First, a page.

That had to content me for the night — I ate, spent the remnants of the evening thinking of what I had to do the next day, and wondering just where Clesyne had gone. Did she know that our man had flown the coop? She must have found out at some point that Frothi wasn’t here any longer. Presumably she’d also found out where he might be headed to next, so why hadn’t she left a message or something for me, telling me her next destination, or where to meet her? I couldn’t help but worry for her now. The circles this Frothi ran in were hardly lawful or civilised ones, it seemed, a darker grey than our own associations with Sal and his like.

The sounds of roisterers engaging in very loud, very painfully off-key revelry filtered through the plastered and stuccoed timber walls as I tossed on the bed, trying to find a comfortable position in the muggy heat, and wishing for something to plug my ears with. Dozing off, I twitched awake at the slightest sounds, until I finally managed to get some sleep, however fitful it might be.

An insistent knocking at my door woke me from a strange dream of dark tunnels and shrieks. The inn’s maidservant had brought up water for washing, and was being rather impatient about it, it seemed. I was rather tempted to ignore that rattling, but well, the noise was hardly conducive to burrowing under the covers and going back to sleep.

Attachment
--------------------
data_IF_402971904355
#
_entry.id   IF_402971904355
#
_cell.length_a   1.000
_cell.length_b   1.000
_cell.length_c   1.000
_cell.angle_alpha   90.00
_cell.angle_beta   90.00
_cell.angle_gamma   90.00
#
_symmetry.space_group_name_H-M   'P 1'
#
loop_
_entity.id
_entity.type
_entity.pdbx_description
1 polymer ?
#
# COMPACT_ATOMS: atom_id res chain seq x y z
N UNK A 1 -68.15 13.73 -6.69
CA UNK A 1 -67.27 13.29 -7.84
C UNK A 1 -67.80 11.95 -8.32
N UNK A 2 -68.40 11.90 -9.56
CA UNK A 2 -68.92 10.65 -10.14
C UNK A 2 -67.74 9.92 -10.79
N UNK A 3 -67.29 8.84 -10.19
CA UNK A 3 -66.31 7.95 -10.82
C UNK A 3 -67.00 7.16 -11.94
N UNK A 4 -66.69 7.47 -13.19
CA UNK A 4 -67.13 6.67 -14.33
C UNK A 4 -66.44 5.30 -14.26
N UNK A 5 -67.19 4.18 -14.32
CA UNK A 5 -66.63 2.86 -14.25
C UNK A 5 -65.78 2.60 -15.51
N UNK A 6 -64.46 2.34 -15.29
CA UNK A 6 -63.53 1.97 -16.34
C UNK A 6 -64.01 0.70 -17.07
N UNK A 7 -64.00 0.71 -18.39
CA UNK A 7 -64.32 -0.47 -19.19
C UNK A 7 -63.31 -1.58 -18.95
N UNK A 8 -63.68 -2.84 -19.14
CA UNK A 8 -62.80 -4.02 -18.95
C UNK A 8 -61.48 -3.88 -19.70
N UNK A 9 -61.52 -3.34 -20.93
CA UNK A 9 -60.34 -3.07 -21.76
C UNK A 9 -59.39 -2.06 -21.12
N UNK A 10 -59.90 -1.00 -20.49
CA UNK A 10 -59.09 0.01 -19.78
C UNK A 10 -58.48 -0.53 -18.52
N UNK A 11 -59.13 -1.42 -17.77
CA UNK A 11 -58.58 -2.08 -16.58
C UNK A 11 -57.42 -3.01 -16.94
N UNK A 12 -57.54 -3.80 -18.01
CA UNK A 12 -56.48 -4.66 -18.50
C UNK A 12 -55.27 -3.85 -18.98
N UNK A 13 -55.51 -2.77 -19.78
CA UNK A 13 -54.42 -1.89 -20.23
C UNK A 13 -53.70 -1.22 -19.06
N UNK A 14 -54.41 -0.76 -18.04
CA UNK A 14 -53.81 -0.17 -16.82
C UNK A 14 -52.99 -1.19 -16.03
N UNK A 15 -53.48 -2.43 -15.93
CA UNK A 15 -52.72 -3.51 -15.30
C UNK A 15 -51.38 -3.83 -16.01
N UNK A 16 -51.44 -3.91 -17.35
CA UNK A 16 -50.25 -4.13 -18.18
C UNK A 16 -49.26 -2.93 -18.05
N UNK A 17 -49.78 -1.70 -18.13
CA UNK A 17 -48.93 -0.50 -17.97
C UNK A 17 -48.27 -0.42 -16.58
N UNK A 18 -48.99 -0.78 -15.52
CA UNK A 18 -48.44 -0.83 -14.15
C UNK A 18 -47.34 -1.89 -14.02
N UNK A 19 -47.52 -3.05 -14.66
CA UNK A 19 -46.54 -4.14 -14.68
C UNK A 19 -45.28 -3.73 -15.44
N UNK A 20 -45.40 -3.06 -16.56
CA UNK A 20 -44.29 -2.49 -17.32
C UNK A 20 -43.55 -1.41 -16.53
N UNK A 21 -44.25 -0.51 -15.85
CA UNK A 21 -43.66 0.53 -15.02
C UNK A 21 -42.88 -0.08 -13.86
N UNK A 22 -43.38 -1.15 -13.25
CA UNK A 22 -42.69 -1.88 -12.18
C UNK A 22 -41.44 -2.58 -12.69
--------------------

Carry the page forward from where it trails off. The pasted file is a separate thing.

I sat up, rather bleary and scrubbed at my face and eyelids hard. “Coming!” I shouted and rolled out of bed, wrapping the blanket around me and opening the door. The surly woman pushed past, set the bucket down with a thump and slosh. Still glaring, she retrieved the (unused) chamberpot, then strode out. Well. What a cheerful start to the morning.

I greeted Gilgondorin, who responded to my morning greeting with a unimpressed look; ate a breakfast of bacon and boiled beans on bread whilst staring around at the genteelly shabby decor, then started walking towards the southern parts of town. My destination was on the lesser second isle, joined to the main isle by a bridge. It was a fairly long walk, particularly since the Main Street didn’t go through the town, but curved around it like a snake east to west and down to the south.

Now, no city or town in all of Cyrodiil approaches the Imperial City for grandeur or beauty: while its buildings and bridges could be somewhat monotone with its materials of white marble and heavy gray stone, the stonework was carved with gorgeous motifs in many of the older sections, harking back to the First Era and the Reman Empire; its roads and thoroughfares were clean, and the masses of people in silks and velvets and gaily-dyed motley and homespun thronging its streets made it bright and colourful like a jewel in the sun.

Bravil however took ugliness in architectural form to new levels. This town had no huge populace, and its buildings were worn wood and dull stone. It was hardly attractive even in the dark, to say nothing of its appearance by day. Not even the kindly cloak of night could hide the fact that the town was best described as a squalid dump. The city walls were solid stone, but the houses enclosed were not: many had stone foundations, but the majority were constructed only partly of stone, with the rest of the building assembled from rough wood and timbers crusted with moss, lichen and various fungi. More than a few buildings were totally slapdash in construction, cramped together and stacked crazily atop one another like a child’s wooden blocks, and with as much care; all in the name of getting away from the pervasive damp of the soil. A great many were in poor condition, death traps for the inhabitants should a fire break out. The streets were filled with rubbish that gave off a stomach turning stink.